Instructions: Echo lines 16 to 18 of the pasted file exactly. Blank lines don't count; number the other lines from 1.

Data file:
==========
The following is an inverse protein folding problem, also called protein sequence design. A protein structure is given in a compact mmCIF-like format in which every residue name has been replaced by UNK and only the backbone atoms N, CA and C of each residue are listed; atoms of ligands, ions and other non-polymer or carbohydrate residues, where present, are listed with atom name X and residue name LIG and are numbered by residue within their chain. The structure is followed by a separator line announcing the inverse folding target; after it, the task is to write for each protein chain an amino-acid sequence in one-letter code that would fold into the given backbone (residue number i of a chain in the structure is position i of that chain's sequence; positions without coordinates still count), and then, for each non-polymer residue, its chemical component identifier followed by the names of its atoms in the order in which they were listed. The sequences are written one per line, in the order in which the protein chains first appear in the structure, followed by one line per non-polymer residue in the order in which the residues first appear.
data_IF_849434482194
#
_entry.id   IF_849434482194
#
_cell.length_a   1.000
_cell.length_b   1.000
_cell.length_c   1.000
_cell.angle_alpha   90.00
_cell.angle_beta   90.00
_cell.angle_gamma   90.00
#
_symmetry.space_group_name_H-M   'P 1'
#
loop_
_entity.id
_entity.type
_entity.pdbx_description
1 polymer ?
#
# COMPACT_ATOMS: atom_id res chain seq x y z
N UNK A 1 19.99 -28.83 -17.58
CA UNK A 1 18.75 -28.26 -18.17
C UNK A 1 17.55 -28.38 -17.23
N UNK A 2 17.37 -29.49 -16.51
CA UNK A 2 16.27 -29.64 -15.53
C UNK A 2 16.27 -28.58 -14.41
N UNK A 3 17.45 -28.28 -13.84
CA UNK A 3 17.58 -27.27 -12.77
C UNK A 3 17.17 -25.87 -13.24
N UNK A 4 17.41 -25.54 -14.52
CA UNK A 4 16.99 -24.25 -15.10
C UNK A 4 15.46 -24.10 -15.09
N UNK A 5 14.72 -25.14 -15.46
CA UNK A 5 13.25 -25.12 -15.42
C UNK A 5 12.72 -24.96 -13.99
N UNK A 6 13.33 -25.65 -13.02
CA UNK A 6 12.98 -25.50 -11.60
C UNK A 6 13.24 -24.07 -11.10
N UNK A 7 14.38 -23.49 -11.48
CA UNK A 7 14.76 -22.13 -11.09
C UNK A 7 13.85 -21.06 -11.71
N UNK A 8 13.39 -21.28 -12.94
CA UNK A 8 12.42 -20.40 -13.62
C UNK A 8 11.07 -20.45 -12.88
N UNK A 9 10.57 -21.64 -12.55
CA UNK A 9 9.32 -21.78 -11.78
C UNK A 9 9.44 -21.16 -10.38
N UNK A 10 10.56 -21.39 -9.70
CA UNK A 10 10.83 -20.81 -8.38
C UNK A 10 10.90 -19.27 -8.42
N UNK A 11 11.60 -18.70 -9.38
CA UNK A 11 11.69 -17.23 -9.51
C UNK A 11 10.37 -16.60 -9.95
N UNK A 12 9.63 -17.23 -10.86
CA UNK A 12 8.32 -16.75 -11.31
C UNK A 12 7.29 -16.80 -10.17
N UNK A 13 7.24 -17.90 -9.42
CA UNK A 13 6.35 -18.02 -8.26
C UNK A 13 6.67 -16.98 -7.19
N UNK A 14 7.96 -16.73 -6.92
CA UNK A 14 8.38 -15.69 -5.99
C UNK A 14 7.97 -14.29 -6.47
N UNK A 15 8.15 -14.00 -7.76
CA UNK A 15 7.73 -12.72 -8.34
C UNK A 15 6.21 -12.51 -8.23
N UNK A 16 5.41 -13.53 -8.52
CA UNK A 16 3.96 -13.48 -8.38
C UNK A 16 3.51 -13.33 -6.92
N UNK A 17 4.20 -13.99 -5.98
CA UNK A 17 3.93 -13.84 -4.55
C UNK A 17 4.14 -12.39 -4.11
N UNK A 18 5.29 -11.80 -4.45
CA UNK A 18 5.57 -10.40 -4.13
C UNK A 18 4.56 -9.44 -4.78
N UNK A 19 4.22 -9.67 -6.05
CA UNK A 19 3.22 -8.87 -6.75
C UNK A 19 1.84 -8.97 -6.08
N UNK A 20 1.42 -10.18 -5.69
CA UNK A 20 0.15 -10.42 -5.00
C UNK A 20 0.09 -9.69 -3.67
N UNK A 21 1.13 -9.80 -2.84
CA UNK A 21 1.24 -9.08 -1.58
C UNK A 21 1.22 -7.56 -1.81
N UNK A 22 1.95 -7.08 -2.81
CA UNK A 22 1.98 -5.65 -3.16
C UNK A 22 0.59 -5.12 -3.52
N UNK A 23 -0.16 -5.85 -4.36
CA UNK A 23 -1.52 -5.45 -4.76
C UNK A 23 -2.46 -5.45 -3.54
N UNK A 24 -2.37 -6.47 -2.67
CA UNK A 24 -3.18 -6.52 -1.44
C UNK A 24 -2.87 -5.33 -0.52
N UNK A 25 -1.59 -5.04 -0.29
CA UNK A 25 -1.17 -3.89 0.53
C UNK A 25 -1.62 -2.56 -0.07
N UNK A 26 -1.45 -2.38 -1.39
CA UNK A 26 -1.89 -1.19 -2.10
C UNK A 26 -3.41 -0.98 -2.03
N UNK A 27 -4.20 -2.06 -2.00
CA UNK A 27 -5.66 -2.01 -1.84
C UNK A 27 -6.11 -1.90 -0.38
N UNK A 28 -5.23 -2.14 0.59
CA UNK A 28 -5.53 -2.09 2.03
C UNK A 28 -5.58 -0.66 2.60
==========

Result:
_entity.id
_entity.type
_entity.pdbx_description